When it comes to the massacre in Las Vegas, I am on the same page as John Whitehead, the president of the Rutherford Institute, whose articles we regularly publish here at The Future of Freedom Foundation. Consider what he writes in his excellent article “Mass Shootings: The Military-Entertainment Complex’s Culture of Violence Turns Deadly,” which I highly recommend reading:
So who’s to blame for the violence? …. [T]here is a common denominator, and that is a war-drenched, violence-imbued, profit-driven military industrial complex that has invaded almost every aspect of our lives. Ask yourself: Who are these shooters modelling themselves after? Where are they finding the inspiration for their weaponry and tactics? Whose stance and techniques are they mirroring? In almost every instance, you can connect the dots back to the military. We are a military culture. We have been a nation at war for most of our existence. We are a nation that makes a living from killing through defense contracts, weapons manufacturing and endless wars.
The point I have been making for some time now is a variation of Whitehead’s — that what seem to be random acts of mass violence here in America are rooted in the Pentagon’s and CIA’s permanent and ongoing death machine, which has been killing millions of people in overseas lands for decades. (See, for example, my articles “U.S. Violence Abroad Begets Violence at Home” and “Charlottesville and America’s Death Machine.”)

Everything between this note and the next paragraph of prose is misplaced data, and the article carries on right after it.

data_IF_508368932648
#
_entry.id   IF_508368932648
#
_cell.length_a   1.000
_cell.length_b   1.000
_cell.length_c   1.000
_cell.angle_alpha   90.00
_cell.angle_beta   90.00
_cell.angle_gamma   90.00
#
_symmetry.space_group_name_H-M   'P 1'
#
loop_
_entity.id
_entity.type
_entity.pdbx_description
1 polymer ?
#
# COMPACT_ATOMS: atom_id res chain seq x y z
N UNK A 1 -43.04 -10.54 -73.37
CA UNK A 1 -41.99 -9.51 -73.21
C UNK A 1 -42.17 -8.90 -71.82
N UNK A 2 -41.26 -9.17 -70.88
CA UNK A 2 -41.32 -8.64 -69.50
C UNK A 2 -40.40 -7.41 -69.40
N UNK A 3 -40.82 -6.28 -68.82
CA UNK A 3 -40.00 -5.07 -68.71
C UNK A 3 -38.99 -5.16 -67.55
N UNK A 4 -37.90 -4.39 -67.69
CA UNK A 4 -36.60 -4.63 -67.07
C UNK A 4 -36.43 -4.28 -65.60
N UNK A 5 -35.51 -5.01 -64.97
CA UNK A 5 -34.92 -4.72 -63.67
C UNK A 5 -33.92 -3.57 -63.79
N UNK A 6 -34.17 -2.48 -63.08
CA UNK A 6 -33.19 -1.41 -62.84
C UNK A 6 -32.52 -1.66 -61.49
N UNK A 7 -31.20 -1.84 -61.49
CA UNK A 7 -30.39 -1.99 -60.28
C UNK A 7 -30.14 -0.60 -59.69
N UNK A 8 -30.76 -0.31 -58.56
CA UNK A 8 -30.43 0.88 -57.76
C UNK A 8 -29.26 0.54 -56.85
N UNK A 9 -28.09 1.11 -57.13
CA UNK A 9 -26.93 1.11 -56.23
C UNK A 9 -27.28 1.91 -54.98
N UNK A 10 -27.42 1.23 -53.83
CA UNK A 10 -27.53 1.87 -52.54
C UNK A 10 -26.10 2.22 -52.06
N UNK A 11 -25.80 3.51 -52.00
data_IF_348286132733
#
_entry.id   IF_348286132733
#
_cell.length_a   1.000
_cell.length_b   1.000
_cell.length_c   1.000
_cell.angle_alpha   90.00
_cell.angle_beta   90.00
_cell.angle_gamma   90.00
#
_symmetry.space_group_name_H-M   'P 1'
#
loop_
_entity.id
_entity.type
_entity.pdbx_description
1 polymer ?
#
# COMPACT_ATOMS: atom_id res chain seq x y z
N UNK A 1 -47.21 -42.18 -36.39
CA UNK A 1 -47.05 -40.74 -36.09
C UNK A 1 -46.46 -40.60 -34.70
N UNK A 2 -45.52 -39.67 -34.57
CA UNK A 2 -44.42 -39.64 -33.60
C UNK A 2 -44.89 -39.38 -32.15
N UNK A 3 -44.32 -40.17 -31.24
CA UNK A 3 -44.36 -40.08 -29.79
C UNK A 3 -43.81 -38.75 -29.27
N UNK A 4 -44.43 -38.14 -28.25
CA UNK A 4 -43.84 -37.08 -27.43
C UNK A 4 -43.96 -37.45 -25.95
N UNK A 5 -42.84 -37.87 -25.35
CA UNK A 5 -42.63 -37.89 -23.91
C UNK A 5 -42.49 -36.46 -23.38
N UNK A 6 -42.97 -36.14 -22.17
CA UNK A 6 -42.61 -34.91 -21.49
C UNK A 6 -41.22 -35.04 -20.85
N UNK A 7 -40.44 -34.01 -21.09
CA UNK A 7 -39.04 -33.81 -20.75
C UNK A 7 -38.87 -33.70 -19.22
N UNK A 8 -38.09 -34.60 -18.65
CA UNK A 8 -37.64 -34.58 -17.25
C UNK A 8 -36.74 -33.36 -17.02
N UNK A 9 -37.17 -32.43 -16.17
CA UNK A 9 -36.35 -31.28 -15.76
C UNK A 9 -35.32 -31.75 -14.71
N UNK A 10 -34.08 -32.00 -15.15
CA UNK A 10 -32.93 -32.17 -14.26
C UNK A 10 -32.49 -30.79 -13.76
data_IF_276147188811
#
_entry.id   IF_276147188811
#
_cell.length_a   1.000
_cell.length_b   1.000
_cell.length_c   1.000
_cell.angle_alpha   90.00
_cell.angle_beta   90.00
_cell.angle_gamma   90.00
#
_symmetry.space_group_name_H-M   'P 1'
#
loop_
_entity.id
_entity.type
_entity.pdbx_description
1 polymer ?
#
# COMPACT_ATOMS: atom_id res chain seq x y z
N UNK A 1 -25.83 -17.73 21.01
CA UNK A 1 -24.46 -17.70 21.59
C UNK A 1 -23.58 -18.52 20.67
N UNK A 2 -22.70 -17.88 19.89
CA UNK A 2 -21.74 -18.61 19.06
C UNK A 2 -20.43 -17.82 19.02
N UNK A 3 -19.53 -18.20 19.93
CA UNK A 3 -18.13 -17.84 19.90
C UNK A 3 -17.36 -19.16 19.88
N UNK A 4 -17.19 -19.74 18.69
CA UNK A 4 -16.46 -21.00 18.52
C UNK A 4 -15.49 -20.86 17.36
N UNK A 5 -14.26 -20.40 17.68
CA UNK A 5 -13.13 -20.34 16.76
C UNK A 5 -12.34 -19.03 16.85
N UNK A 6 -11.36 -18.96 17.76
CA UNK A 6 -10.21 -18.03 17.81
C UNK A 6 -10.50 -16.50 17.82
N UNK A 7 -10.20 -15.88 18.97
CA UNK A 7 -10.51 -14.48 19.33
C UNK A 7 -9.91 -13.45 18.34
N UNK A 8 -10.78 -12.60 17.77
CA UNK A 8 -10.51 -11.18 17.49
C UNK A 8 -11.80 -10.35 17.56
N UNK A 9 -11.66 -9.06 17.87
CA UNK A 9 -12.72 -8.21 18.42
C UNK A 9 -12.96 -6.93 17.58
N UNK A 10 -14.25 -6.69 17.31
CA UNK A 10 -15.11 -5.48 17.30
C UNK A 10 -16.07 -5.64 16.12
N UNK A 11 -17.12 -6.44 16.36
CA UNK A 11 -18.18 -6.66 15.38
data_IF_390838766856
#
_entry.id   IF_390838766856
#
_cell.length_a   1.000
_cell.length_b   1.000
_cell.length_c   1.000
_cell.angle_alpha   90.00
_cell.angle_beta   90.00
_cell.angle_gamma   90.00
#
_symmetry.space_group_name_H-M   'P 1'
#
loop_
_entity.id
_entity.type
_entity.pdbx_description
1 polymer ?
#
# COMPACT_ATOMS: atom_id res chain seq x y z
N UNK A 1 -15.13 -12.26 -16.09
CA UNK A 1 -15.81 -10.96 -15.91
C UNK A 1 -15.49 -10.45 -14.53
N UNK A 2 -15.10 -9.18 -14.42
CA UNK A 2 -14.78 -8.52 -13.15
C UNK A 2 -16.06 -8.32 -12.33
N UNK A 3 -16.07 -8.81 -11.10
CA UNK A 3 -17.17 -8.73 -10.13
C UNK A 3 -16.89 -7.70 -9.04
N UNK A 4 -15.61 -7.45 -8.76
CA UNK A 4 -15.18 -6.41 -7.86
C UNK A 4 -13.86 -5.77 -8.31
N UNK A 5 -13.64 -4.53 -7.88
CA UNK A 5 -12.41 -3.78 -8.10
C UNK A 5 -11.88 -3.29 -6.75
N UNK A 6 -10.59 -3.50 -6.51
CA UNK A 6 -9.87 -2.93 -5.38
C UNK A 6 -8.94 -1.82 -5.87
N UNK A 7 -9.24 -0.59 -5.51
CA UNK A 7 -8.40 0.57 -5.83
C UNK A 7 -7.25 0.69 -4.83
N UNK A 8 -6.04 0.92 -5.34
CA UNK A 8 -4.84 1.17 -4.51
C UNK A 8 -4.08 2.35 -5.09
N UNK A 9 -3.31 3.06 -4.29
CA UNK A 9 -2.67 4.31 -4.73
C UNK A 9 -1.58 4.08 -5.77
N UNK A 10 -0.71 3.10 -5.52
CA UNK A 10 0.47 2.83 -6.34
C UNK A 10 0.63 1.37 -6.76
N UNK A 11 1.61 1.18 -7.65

So far, it seems, it’s only Whitehead and me who are making this critically important point — that it’s America’s warfare state that is at the root of mass violence in America. Maybe there are more and I’m just not aware of it. But my hunch is that as more people begin thinking about what Whitehead and I are saying and reflecting on it, our numbers are going to grow.
We all know about terrorist retaliation for the death and destruction that that Pentagon and the CIA have been wreaking overseas. Although many mainstream pundits and commentators were extremely reluctant, even scared, to point to “blowback” from U.S. foreign policy after the 9/11 attacks, I think it’s safe to say that most people have now come to accept that anti-American terrorism is a cost of U.S. interventionism abroad.
But here is the basic issue: Is it possible to have a militarized society, one in which the government is killing large numbers of people abroad, without it having any adverse effect on people back at home?
As I have previously pointed out, I’m no psychiatrist but common sense leads to but one conclusion: When a government is killing millions of people abroad on a permanent, ongoing basis, it can’t help but affect the mindsets of people back at home.
Just look at American society.
Notice the tremendous intolerance that people have for the views of others, especially on college campuses, which have historically been places where opposing views are an enshrined part of college culture.